13. Less than a year latter, Court staff informed us they were about to change their word processors. At fist glance, this change seemed only to add an additional conversion step. Nothing to worry about: we could still use our three formats. But things turned bad: from then on the original format provided by the Court would not be available on our site anymore, unless we added still another format. But there was even worse to come. When we looked at it, sooner or latter we would eventually have to reprocess a sizeable proportion of our ever-growing collection, as most of our users would shift to newer versions of the most popular word processors, making our conversion to obsolete file formats counter-productive. Sooner or latter we would have had to shift our publishing formats to something like: ASCII, WordPerfect 6 and MS Word 6. But then, what about older decisions? Leave them untouched and end up with a patchwork of formats in our archives? Reconvert everything to the latest format and get ready to do the same with each new version of MS Word? We didn’t look forward to any of these options. We were entangled with proprietary formats. 

    The search function implemented


  14. When first designed, our Supreme Court of Canada Internet publishing service dealt with a limited number of decisions. That made the choice of the search function of lesser importance. We thus implemented a freely available search engine of the WAIS type [freeWAIS-sf]. WAIS readily integrated with our Gopher server and could also be used with the Web server. Indexes were built from the ASCII versions of the decisions. Search capabilities were minimal: no fielded search and no support of French diacritic signs. This solution quickly became inadequate. The search language was too limited: it wasn’t possible, for example, to search for a phrase such as ” Charter of Rights “. Finally, many decisions being rather lengthy documents, users couldn’t be satisfied with returns on inquiries made of series of documents over a hundred pages each supposedly containing the requested terms somewhere within. 

    Automating the processing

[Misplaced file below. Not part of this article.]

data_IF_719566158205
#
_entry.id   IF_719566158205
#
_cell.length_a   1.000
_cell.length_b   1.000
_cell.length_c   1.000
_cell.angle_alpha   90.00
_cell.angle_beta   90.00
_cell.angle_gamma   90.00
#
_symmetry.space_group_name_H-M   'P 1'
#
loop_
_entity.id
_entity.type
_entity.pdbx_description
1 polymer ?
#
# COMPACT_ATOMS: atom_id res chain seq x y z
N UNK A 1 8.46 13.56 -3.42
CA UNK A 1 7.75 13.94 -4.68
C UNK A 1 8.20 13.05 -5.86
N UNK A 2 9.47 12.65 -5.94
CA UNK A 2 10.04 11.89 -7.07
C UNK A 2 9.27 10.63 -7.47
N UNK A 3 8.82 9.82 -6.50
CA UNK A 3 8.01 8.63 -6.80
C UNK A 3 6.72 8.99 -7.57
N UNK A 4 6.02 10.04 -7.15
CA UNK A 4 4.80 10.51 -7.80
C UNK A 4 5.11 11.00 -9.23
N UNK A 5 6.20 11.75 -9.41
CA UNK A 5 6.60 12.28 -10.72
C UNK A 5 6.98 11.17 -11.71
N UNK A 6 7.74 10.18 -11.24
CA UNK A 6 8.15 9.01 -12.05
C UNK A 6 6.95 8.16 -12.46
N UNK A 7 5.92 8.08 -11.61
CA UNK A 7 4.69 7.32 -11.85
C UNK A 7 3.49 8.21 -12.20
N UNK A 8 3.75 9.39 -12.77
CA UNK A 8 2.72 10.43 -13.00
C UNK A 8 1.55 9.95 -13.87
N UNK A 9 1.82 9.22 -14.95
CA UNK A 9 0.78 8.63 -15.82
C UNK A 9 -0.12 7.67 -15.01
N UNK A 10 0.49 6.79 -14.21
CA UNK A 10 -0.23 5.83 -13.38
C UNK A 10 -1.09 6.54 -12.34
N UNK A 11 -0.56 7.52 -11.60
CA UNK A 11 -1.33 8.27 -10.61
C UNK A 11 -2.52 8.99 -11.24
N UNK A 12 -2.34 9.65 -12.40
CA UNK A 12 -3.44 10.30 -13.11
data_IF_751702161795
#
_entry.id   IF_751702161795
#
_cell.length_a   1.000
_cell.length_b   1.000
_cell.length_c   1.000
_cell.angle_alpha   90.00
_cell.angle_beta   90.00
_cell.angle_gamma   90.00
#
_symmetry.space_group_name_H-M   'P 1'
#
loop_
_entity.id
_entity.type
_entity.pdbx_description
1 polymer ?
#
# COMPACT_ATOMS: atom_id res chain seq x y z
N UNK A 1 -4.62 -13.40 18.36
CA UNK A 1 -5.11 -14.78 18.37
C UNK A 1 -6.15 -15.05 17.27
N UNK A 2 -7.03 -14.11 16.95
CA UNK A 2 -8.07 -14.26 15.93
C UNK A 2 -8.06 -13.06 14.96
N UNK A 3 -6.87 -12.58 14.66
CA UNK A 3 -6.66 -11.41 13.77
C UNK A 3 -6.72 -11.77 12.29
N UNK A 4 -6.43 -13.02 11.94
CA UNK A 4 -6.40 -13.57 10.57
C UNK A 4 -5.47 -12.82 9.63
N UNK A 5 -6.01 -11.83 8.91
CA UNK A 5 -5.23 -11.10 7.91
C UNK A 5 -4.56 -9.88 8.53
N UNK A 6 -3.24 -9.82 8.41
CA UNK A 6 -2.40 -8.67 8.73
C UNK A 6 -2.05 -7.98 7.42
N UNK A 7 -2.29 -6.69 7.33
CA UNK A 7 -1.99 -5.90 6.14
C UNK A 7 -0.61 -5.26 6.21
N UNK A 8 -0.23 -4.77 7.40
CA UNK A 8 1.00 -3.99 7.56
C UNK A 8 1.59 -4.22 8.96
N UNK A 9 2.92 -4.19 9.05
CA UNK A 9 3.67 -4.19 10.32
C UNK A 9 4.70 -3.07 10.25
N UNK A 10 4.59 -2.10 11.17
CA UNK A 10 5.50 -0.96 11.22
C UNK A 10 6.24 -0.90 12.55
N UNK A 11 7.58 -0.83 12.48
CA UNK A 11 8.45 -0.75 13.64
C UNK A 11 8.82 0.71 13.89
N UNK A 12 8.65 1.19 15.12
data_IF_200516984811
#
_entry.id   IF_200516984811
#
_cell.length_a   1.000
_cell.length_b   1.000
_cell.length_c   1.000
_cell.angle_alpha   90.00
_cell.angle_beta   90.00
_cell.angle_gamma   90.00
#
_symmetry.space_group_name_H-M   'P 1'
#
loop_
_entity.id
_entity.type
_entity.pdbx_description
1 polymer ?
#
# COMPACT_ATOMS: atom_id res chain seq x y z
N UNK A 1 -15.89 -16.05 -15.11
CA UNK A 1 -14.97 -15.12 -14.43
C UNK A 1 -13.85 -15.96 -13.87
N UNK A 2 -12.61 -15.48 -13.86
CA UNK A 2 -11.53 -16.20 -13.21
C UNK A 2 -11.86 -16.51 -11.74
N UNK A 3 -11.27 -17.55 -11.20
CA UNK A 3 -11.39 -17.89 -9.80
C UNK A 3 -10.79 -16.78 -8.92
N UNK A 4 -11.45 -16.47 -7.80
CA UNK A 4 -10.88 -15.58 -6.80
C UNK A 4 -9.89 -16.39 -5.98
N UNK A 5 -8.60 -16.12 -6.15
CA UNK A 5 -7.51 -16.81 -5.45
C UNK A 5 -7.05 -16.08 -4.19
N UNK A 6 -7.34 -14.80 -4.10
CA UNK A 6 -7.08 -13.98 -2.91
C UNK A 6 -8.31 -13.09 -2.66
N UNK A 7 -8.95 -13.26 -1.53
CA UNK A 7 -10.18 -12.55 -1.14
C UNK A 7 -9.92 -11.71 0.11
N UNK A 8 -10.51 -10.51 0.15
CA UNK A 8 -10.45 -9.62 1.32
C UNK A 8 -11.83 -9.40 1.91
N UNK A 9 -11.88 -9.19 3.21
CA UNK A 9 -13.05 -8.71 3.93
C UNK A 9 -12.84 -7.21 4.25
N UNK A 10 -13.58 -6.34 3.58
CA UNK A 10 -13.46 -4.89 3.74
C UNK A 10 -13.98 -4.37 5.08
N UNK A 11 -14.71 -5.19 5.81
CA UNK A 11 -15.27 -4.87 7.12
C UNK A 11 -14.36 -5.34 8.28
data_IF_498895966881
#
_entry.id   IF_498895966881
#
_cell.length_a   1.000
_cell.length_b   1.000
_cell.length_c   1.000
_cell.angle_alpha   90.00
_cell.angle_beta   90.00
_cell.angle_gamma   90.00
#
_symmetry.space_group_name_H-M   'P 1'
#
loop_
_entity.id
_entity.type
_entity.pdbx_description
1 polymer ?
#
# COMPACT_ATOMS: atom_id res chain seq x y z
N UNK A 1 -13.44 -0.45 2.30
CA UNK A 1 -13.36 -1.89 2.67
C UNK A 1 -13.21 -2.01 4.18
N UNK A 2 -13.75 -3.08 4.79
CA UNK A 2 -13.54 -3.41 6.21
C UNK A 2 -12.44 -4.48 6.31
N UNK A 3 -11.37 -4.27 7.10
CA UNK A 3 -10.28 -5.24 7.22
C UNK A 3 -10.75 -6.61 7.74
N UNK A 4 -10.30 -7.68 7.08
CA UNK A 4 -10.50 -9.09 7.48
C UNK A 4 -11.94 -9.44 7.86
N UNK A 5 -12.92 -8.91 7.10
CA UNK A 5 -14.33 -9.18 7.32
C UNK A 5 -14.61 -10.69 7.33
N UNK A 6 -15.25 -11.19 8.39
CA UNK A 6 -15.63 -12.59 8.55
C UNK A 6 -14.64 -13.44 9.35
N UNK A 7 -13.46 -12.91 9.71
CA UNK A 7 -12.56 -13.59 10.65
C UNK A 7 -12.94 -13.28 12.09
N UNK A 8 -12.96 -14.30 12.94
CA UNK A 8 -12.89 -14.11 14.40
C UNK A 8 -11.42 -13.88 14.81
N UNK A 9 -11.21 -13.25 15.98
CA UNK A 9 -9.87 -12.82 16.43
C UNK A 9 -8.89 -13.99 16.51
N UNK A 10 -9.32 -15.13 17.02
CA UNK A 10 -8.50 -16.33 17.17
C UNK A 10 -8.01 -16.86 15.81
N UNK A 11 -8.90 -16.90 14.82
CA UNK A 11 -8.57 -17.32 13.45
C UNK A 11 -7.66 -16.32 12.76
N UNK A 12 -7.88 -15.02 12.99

15. From the start, as we said earlier, minimally financed publishing for free demanded a high level of automation. It seemed possible, as the corpus itself was standardised enough to ply itself to machine processing. The process implemented was almost entirely automatic. It can be described by seven steps from the CSC offices in Ottawa to Internet publication on the CRDP servers in Montreal: 1) The files are first compressed into a single file, which is then sent by modem and FTP to a Unix server at the CRDP. The reception of this file triggers its decompression and the sending of a message to the Webmaster; 2) The Webmaster starts a script on a Macintosh which downloads the uncompressed files, and; 3) starts a second script which pilots the conversion of these files by the MS-Word, MacLinkPlus and Binhex programs; 4) the same script then uploads the converted files, MS-Word, ASCII and MS-Word/Binhex, as well as the original WordPerfect file, on the Unix server; 5) where a Perl script then proceeds to several checks. For example, if the version being processed is the official one published in the Supreme Court Report, that program will erase the original not yet reported version, and if the volume of the Report is a new one, a new corresponding directory will be created; 6) once all the formats of the decisions are inserted in their proper places, the same Perl script starts the indexation of the files by WAIS; 7) Finally a message draft for the Jurinet-l mailing list is sent to the Webmaster, who makes sure everything is as it should be and then sends to subscribers the message that new information has just been made available on the server. This whole process is repeated about a hundred times a year.